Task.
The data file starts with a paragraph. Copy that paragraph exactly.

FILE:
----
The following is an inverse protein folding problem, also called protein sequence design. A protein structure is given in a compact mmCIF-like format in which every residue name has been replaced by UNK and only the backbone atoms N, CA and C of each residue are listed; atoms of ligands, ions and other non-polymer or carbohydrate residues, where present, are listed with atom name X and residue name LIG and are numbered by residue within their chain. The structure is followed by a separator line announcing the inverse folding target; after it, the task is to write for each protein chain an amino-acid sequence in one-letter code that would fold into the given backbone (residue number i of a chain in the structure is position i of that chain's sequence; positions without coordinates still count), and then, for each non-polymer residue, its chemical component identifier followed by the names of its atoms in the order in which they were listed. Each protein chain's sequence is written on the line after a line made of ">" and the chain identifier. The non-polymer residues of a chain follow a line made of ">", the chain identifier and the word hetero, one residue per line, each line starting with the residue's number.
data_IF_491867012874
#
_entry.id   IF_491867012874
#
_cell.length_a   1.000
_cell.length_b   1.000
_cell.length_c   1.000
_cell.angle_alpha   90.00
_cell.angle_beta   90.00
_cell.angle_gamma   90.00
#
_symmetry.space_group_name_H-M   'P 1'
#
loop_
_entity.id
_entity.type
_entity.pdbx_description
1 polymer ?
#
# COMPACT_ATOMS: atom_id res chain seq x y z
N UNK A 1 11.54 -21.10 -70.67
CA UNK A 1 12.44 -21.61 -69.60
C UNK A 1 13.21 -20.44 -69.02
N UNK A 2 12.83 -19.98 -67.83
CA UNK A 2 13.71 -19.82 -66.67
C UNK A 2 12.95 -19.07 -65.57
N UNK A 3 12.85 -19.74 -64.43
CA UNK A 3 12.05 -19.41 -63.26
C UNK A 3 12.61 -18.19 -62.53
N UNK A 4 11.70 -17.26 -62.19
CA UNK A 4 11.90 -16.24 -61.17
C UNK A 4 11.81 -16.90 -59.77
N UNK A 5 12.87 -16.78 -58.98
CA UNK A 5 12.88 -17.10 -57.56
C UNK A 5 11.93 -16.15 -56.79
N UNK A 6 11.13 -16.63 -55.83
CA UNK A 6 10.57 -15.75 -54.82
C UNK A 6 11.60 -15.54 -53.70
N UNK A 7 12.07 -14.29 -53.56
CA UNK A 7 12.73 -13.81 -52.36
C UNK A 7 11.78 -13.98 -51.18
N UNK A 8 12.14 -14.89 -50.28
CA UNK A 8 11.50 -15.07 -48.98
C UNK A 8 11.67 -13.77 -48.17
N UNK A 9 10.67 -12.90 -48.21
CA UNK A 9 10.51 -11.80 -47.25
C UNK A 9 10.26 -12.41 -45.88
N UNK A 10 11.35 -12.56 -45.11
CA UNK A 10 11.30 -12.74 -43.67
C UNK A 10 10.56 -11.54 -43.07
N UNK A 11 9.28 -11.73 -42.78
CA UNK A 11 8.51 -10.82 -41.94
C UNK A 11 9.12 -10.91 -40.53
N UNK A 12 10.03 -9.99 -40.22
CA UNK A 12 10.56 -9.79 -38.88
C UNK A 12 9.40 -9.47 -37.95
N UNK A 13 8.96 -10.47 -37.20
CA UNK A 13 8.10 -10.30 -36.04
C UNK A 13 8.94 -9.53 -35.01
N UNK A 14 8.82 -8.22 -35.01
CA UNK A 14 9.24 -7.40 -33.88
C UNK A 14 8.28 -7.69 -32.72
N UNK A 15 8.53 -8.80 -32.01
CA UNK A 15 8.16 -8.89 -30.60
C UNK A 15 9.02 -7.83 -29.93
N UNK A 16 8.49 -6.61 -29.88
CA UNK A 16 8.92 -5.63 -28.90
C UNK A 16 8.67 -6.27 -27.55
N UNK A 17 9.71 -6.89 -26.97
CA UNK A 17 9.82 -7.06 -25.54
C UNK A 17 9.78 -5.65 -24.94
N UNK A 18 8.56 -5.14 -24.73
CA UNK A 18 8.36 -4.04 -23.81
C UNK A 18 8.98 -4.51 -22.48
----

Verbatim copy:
The following is an inverse protein folding problem, also called protein sequence design. A protein structure is given in a compact mmCIF-like format in which every residue name has been replaced by UNK and only the backbone atoms N, CA and C of each residue are listed; atoms of ligands, ions and other non-polymer or carbohydrate residues, where present, are listed with atom name X and residue name LIG and are numbered by residue within their chain. The structure is followed by a separator line announcing the inverse folding target; after it, the task is to write for each protein chain an amino-acid sequence in one-letter code that would fold into the given backbone (residue number i of a chain in the structure is position i of that chain's sequence; positions without coordinates still count), and then, for each non-polymer residue, its chemical component identifier followed by the names of its atoms in the order in which they were listed. Each protein chain's sequence is written on the line after a line made of ">" and the chain identifier. The non-polymer residues of a chain follow a line made of ">", the chain identifier and the word hetero, one residue per line, each line starting with the residue's number.